I haven’t lived in Florida for more than a decade, but when it comes to truly wintry weather, it’s like I never left: heavy, blustery snow both overawes me and freaks me out. (Back in Missouri, when I had to drive in it, snow downright terrified me.) The thing is, I know I’m overreacting—it’s not that big a deal—so when the media starts feeding my exaggerated fears back at me—Snowpocalypse! Snowmaggedon! eeeeee!—part of me is gratified, and another part slightly annoyed. How am I supposed to be rational when they’re doing everything possible to send me into a paranoid fit?
Here in New York, the snow started falling early Wednesday morning. I probably could have gone in to the office if I had to—that’s one point to living in Manhattan, where the public transportation runs safely underground—but I was fortunate enough to be able to work from home, so that’s what I did. Rather than venture into all that cold, wet iciness, I staying inside where it was warm and dry, and where I didn’t risk breaking my neck with each step. I kept the curtains open, though, to watch the snow fall—sometimes lightly, sometimes in a thick blur, but never stopping. It was still falling when I went to sleep that night.
By Thursday morning, it had finally stopped, and when I left for work, there was surprisingly little evidence of the previous day’s Snowpocalypse. The roads were clear. The sidewalks were clear. True, the gutters were packed with slush, but it wasn’t, you know, apocalyptic. The city continued as usual. It was an ordinary winter day.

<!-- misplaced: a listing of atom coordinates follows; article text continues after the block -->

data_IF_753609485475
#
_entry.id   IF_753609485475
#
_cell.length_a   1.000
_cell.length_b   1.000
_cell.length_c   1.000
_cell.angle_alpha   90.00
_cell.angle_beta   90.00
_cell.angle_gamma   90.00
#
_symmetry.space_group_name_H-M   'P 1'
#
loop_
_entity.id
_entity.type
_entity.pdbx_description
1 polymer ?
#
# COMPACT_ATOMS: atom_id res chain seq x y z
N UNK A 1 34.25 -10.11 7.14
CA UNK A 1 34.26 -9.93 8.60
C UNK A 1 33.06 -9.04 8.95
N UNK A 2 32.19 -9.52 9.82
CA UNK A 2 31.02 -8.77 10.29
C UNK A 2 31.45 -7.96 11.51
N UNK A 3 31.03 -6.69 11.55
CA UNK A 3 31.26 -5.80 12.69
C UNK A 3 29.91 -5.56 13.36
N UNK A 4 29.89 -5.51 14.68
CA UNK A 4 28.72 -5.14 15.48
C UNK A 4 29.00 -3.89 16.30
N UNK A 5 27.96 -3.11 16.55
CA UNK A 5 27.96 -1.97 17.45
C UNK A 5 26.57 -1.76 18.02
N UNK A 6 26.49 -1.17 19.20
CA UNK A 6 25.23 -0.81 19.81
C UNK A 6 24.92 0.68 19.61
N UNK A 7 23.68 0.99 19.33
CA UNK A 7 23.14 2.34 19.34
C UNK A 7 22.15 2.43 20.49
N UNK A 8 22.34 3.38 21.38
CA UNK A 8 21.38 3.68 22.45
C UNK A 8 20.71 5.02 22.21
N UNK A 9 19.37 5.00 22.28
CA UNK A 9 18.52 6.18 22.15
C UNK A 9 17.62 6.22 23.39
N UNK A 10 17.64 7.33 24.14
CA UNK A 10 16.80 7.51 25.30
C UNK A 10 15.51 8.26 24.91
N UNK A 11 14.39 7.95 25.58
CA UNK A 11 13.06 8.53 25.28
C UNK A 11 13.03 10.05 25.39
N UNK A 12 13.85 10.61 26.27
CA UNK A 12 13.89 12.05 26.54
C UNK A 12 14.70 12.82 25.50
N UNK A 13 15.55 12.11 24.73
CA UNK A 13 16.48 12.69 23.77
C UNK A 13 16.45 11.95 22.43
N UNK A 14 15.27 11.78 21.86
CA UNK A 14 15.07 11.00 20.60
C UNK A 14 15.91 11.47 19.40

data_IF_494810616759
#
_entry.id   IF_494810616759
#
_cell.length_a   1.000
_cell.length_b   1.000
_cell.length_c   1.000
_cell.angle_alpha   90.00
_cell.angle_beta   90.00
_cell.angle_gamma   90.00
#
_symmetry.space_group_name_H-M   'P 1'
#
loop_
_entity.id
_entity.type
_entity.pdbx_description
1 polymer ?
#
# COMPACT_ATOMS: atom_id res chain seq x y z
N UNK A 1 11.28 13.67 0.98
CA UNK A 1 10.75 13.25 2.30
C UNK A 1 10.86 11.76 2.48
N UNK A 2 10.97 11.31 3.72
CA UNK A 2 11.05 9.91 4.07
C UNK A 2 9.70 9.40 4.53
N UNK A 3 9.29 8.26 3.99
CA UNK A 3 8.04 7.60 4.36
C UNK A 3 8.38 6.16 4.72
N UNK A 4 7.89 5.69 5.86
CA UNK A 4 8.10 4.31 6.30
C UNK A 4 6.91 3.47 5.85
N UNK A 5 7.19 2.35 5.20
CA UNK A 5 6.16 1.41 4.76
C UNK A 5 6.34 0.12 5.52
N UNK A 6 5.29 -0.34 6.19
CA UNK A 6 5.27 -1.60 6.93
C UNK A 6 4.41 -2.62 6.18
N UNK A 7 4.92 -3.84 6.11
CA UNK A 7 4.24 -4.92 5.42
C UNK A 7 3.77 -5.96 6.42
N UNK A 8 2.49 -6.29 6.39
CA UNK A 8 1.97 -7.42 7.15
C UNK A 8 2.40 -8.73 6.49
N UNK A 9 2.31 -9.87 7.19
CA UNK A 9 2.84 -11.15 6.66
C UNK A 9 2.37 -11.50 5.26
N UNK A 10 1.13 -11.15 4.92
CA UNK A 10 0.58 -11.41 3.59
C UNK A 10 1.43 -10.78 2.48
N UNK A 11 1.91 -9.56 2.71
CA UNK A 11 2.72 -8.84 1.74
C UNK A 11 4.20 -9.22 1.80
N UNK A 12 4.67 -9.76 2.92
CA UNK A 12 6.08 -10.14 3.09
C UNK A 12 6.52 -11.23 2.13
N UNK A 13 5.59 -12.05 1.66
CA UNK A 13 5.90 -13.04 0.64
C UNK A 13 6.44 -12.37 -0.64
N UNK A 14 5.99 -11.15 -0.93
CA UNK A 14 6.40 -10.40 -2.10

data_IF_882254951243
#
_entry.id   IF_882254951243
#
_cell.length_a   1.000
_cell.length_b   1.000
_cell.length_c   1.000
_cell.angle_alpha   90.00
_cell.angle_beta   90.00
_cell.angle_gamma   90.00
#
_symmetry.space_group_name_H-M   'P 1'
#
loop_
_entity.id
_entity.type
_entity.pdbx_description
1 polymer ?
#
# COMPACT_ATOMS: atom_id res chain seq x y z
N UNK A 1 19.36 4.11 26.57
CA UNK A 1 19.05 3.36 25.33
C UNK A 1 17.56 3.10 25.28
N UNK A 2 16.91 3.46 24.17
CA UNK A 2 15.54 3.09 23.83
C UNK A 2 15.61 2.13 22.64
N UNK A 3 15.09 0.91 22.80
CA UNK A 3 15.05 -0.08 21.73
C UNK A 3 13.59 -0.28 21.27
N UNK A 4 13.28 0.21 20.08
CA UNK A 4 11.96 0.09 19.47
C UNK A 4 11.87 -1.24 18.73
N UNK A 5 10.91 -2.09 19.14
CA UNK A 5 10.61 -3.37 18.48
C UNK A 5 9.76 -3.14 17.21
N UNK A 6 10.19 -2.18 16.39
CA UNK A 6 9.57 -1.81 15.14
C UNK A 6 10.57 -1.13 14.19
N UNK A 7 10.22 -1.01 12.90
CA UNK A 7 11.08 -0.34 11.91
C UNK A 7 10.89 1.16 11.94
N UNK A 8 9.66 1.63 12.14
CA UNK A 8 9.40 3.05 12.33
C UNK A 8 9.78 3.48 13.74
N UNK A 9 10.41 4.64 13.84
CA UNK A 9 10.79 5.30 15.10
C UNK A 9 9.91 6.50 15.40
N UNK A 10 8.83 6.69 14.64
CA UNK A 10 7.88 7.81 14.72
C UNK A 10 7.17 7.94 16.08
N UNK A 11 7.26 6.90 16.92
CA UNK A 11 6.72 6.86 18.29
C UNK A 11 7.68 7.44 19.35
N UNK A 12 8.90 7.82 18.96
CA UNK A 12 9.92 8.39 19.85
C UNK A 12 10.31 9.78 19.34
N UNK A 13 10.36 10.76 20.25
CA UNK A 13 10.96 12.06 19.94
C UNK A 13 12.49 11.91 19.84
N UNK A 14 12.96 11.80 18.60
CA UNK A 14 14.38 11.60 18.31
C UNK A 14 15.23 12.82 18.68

After work, rather than go straight home, I took a walk through Central Park on a whim, and there was Snowmageddon—except that the silly name was not only ridiculous but wildly inappropriate. In the park, the snow wasn’t horrific but beautiful: a hushed, gleaming wonderland. Snow covered the tree branches like icing on a cake and blanketed the ground so deeply that footsteps didn’t disturb its pure white. Children shouted from a nearby hill as they sledded down the slope, and misshapen snowmen stood silently among the trees. The surface of the pond had turned to ice, its glassy surface lightly etched by the countless tiny footprints. Mallard ducks clustered at the base of a small waterfall where the ice had broken away, and when I trudged closer to get a better look, a raccoon darted out from the rocks and padded delicately across the frozen pond.
In the park, the snow was lovely, but I lingered only twenty minutes or so before heading indoors to warm up. Maybe winter needn’t be nightmarish as the news media would have me believe (especially when the city can clear away the worst of it in a matter of hours), but I still appreciate it best from indoors, gazing out my bedroom window at the untouched snow-covered courtyard with a mug of hot chocolate in my hands, a blanket around my shoulders, and a spoiled, sleepy cat in my lap.